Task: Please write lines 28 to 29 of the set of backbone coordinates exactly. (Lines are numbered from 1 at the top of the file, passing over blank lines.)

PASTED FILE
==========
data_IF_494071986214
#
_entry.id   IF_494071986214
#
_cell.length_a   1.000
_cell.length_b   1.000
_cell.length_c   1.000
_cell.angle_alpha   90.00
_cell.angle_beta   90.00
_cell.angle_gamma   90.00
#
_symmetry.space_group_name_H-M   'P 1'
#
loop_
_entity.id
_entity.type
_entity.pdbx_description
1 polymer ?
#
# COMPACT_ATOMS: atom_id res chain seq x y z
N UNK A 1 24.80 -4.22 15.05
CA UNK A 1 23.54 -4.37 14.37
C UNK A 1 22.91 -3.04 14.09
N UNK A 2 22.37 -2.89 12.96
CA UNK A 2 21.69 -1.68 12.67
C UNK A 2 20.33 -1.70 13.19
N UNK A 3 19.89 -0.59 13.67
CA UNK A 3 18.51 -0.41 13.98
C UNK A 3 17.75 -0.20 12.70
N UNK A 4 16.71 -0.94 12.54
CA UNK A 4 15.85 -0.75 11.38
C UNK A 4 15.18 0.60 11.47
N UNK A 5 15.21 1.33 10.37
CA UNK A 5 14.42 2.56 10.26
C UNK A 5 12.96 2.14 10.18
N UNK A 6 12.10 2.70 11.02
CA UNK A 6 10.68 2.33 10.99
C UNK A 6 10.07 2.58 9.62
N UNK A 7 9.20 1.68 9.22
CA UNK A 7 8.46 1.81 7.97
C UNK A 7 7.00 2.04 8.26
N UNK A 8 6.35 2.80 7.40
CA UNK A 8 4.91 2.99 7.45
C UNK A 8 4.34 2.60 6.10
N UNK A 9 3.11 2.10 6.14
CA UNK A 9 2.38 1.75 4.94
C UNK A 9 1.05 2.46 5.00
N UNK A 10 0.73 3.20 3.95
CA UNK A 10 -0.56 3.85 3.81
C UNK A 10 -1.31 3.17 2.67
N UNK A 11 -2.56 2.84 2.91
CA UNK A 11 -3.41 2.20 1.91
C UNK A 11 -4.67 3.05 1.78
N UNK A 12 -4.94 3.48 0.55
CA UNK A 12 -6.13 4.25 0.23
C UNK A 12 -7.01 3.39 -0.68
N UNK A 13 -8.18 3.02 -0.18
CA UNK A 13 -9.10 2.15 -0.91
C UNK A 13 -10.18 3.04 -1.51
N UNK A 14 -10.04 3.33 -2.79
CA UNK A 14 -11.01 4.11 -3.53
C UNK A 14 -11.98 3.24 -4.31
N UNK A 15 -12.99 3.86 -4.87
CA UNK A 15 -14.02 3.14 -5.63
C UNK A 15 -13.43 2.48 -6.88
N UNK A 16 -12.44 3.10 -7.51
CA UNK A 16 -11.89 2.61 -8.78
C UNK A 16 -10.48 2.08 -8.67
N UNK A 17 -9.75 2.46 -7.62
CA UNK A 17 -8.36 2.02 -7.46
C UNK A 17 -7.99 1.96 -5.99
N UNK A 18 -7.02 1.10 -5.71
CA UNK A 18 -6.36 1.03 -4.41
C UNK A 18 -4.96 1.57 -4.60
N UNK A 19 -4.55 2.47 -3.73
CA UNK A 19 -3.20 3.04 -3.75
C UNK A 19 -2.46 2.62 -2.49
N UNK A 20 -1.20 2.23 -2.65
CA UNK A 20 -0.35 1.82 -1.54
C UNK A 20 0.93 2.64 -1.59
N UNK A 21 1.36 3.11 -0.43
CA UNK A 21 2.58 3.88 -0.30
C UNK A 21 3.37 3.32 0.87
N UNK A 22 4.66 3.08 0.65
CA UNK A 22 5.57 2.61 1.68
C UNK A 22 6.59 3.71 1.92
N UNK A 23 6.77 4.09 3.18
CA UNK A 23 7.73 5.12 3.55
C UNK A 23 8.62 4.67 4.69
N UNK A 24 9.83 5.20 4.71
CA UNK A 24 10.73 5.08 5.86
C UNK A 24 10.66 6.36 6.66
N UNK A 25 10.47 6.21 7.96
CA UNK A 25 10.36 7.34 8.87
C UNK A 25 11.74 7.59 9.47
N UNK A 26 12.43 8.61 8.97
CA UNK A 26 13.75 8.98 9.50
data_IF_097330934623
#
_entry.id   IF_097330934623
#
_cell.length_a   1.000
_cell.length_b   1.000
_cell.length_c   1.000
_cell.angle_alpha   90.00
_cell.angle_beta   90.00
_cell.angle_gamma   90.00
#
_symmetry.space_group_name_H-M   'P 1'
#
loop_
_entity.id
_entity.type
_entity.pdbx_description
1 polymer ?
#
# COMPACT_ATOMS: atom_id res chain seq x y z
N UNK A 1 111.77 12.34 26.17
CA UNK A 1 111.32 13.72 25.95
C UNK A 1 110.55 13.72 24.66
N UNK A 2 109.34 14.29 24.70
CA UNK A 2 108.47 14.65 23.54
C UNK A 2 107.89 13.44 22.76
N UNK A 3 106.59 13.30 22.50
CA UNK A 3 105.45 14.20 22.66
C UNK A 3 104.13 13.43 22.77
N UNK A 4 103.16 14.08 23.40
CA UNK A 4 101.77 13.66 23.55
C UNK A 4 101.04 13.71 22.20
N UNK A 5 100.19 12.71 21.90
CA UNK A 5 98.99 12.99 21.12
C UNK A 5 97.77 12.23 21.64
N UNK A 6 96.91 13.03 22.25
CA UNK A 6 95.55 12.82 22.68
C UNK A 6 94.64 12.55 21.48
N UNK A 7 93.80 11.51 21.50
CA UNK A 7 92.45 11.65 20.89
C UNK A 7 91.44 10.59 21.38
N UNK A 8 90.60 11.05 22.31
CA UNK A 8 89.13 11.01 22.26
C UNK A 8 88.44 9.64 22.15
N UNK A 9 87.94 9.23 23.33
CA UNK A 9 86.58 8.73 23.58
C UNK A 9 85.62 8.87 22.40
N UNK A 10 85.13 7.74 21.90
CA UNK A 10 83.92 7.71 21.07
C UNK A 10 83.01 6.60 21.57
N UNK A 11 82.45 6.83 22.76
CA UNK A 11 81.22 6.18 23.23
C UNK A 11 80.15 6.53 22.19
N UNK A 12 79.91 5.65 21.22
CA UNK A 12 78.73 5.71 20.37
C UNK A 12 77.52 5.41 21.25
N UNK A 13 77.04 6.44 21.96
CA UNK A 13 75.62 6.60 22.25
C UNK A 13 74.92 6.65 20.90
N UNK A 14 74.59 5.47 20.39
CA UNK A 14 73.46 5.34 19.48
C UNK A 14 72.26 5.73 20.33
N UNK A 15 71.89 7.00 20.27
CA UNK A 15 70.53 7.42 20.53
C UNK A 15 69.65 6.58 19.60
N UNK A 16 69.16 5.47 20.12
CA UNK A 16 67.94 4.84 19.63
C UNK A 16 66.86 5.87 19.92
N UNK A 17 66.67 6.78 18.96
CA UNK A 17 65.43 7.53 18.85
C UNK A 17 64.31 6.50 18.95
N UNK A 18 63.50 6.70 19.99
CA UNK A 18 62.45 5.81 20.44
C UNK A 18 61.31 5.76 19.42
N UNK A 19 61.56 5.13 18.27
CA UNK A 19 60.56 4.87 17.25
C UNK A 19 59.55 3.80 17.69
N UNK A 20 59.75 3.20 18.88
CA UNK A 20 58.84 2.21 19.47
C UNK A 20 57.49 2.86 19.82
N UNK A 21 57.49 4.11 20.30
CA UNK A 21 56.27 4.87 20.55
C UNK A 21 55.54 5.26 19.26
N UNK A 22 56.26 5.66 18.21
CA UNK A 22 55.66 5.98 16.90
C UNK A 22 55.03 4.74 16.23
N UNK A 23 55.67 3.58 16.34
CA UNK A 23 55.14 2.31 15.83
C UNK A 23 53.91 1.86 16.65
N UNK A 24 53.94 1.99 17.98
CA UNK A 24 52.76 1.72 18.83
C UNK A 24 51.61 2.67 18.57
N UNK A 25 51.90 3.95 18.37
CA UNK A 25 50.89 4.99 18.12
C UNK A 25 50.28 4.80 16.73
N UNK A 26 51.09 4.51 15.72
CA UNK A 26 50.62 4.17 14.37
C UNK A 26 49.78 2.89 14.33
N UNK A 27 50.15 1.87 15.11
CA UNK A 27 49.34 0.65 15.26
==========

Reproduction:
CA UNK A 3 18.51 -0.41 13.98
C UNK A 3 17.75 -0.20 12.70